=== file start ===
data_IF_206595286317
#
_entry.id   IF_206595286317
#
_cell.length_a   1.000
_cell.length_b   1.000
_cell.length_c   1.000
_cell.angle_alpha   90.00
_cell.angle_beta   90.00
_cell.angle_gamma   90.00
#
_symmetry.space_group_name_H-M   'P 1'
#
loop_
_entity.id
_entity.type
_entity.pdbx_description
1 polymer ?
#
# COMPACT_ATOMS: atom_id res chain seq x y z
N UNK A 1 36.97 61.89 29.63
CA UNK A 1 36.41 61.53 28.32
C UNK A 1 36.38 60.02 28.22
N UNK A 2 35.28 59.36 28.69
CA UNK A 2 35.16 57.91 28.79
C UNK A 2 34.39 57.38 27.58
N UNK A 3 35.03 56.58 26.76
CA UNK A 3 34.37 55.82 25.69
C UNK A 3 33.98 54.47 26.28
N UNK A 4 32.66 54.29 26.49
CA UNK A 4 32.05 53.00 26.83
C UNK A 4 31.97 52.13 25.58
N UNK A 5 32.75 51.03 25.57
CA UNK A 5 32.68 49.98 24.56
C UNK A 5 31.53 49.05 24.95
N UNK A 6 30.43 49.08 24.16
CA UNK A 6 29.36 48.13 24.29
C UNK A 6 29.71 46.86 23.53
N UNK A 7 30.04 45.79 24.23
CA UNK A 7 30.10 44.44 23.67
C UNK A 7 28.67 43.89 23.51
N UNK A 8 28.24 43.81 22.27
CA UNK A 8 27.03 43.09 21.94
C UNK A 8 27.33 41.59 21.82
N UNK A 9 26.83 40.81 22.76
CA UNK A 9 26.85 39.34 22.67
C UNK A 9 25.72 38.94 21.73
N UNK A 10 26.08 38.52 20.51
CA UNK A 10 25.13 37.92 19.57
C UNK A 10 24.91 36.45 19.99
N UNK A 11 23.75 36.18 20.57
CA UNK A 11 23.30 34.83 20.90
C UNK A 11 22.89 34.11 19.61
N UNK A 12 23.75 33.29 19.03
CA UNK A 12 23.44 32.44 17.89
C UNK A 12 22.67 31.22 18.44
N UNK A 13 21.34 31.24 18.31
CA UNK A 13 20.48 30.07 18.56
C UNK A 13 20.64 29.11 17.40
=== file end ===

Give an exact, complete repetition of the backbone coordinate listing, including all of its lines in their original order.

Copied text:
data_IF_206595286317
#
_entry.id   IF_206595286317
#
_cell.length_a   1.000
_cell.length_b   1.000
_cell.length_c   1.000
_cell.angle_alpha   90.00
_cell.angle_beta   90.00
_cell.angle_gamma   90.00
#
_symmetry.space_group_name_H-M   'P 1'
#
loop_
_entity.id
_entity.type
_entity.pdbx_description
1 polymer ?
#
# COMPACT_ATOMS: atom_id res chain seq x y z
N UNK A 1 36.97 61.89 29.63
CA UNK A 1 36.41 61.53 28.32
C UNK A 1 36.38 60.02 28.22
N UNK A 2 35.28 59.36 28.69
CA UNK A 2 35.16 57.91 28.79
C UNK A 2 34.39 57.38 27.58
N UNK A 3 35.03 56.58 26.76
CA UNK A 3 34.37 55.82 25.69
C UNK A 3 33.98 54.47 26.28
N UNK A 4 32.66 54.29 26.49
CA UNK A 4 32.05 53.00 26.83
C UNK A 4 31.97 52.13 25.58
N UNK A 5 32.75 51.03 25.57
CA UNK A 5 32.68 49.98 24.56
C UNK A 5 31.53 49.05 24.95
N UNK A 6 30.43 49.08 24.16
CA UNK A 6 29.36 48.13 24.29
C UNK A 6 29.71 46.86 23.53
N UNK A 7 30.04 45.79 24.23
CA UNK A 7 30.10 44.44 23.67
C UNK A 7 28.67 43.89 23.51
N UNK A 8 28.24 43.81 22.27
CA UNK A 8 27.03 43.09 21.94
C UNK A 8 27.33 41.59 21.82
N UNK A 9 26.83 40.81 22.76
CA UNK A 9 26.85 39.34 22.67
C UNK A 9 25.72 38.94 21.73
N UNK A 10 26.08 38.52 20.51
CA UNK A 10 25.13 37.92 19.57
C UNK A 10 24.91 36.45 19.99
N UNK A 11 23.75 36.18 20.57
CA UNK A 11 23.30 34.83 20.90
C UNK A 11 22.89 34.11 19.61
N UNK A 12 23.75 33.29 19.03
CA UNK A 12 23.44 32.44 17.89
C UNK A 12 22.67 31.22 18.44
N UNK A 13 21.34 31.24 18.31
CA UNK A 13 20.48 30.07 18.56
C UNK A 13 20.64 29.11 17.40